person to present to Fannie Goldblatt, for Feigenbaum, by reason of his
own infirmity, could not cavil at Fannie's black moustache, and as for
Fannie--well, Fannie would be glad to take what she could get.

"Come over to Hammersmith's and take a little something, Mr.
Feigenbaum," he said. "You and me hasn't had a talk together in a long
time."

Feigenbaum followed him across the street and a minute later sat down at
a table in Hammersmith's rear café.

"What will you take, Mr. Feigenbaum?" Philip asked as the waiter bent
over them solicitously.

"Give me a package of all-tobacco cigarettes," Feigenbaum ordered, "and
a rye-bread tongue sandwich."

Philip asked for a cup of coffee.

"Looky here, Feigenbaum," Philip commenced after they had been served,
"you and me is known each other now since way before the Spanish War
already, when I made my first trip by Sol Unterberg. Why is it I ain't
never sold you a dollar's worth of goods?"

"No, and you never will, Margolius," Feigenbaum said as he licked the
crumbs from his fingers; "and I ain't got a thing against you, because I
think you're a decent, respectable young feller."

Having thus endorsed the character of his host, Feigenbaum lit a
cigarette and grinned amiably.

"But Schindler & Baum got it a good line, Feigenbaum," Philip
protested.

"Sure I know they got it a good line," Feigenbaum agreed; "but I ain't
much on going to theaytres or eating a bunch of expensive feed. No,
Margolius, I like to deal with people what gives their line the benefit
of the theaytres and the dinners."

"What you mean?" Philip cried.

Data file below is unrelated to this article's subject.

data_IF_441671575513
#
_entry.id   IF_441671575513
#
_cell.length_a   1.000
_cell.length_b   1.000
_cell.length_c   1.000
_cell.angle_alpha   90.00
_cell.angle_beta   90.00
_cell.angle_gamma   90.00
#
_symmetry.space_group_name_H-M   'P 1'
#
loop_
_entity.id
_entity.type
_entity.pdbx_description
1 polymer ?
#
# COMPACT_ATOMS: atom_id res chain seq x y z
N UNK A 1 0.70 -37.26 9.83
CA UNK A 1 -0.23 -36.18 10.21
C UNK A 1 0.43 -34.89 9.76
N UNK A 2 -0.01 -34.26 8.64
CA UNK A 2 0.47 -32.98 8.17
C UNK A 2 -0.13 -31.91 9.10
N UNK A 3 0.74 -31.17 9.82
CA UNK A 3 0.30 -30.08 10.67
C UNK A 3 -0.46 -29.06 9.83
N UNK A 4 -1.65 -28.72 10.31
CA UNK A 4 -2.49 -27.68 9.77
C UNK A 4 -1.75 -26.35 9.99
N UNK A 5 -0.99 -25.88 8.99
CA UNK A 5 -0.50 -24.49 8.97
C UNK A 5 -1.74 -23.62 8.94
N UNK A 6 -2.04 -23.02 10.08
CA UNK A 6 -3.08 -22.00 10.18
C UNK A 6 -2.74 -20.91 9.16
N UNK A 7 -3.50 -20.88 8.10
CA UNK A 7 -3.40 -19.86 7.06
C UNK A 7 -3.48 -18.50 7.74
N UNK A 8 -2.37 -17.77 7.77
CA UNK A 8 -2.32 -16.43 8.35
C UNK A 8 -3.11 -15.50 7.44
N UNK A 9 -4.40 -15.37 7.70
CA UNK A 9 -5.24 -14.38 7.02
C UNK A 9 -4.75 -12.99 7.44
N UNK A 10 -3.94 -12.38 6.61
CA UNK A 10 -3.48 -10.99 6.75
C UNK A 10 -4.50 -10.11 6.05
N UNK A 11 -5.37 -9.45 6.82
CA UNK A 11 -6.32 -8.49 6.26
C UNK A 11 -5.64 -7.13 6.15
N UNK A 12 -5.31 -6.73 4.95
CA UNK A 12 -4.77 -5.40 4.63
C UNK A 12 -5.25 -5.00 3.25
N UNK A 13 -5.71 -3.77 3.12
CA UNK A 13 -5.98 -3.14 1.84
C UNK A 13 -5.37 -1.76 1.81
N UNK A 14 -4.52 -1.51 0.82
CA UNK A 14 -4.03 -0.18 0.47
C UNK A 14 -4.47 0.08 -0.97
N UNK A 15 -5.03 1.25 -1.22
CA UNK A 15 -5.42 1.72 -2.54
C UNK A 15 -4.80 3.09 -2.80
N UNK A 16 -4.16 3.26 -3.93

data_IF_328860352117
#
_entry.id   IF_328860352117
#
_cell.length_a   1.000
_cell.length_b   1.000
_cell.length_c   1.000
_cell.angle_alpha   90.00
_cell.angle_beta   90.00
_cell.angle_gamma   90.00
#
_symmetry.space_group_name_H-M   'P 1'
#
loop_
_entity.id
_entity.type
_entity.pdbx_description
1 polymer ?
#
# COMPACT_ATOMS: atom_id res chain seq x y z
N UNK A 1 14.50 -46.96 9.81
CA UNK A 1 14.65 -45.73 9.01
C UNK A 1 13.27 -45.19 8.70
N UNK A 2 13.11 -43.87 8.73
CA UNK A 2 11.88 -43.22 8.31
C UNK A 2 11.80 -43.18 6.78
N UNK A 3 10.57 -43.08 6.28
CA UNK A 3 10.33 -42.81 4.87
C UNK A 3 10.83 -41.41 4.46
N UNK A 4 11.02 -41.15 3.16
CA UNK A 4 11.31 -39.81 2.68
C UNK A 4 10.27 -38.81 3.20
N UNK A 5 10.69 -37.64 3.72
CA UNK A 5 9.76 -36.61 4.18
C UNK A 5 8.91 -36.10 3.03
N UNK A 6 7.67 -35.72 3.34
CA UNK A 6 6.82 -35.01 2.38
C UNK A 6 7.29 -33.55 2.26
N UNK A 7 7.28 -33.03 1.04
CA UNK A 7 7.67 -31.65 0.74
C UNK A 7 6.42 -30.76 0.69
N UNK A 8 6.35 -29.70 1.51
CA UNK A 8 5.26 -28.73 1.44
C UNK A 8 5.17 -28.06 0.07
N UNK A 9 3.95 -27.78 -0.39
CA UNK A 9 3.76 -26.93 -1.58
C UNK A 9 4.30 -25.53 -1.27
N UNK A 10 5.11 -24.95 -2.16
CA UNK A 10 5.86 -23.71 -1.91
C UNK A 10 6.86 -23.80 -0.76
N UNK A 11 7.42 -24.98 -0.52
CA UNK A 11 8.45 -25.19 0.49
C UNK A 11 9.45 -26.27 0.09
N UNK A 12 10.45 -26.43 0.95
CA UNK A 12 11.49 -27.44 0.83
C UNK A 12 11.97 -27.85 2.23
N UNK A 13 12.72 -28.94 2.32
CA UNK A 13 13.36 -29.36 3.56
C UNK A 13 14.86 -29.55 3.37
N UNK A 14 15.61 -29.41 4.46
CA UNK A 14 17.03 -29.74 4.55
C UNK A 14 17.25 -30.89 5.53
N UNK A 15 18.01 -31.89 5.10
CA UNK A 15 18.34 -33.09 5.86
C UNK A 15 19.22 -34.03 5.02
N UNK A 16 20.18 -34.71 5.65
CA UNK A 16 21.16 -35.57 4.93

"I mean Ellis Block, from Saracuse, New York, shows me a line of capes
he bought it from you, Margolius," Feigenbaum continued, "which the
precisely same thing I got it down on Division Street at a dollar less
apiece from a feller what never was inside of so much as a moving
pictures, with or without a customer, Margolius, and so he don't got to
add the tickets to the price of the garments."

Philip washed down a tart rejoinder with a huge gulp.

"Not that I don't go to theaytre once in a while," Feigenbaum went on;
"but when I go I pay for it myself."

Philip nodded.

"Supposing I should tell you, Mr. Feigenbaum," he said, "that I didn't
want to sell you no goods."

"Well, if you didn't want to sell me no goods," Feigenbaum replied with
a twinkle in his eye, "the best thing to do would be to take me to a
show, because then I sure wouldn't buy no goods from you."

"All right," Philip replied; "come and take dinner with me and we'll go
and see the Lily of Constantinople."

"I wouldn't take dinner with you because I got to see a feller on East
Broadway at six o'clock," Feigenbaum said; "but if you are willing I
will meet you in front of the Casino at eight o'clock."

"Sure I'm willing," Philip said; "otherwise, I wouldn't of asked you."

"All right," Feigenbaum said, rising from his chair. "Eight o'clock,
look for me in front of the Casino."

At seven o'clock Philip alighted from a Forty-second Street car. He
strode into a fashionable hotel and handed ten dollars to the clerk in
the theatre-ticket office.

"Give me four orchestra seats for the Casino for to-night," he said.

Thence he proceeded to the grill-room and consumed a tenderloin steak,
hashed-brown potatoes, a mixed salad, pastry and coffee, and washed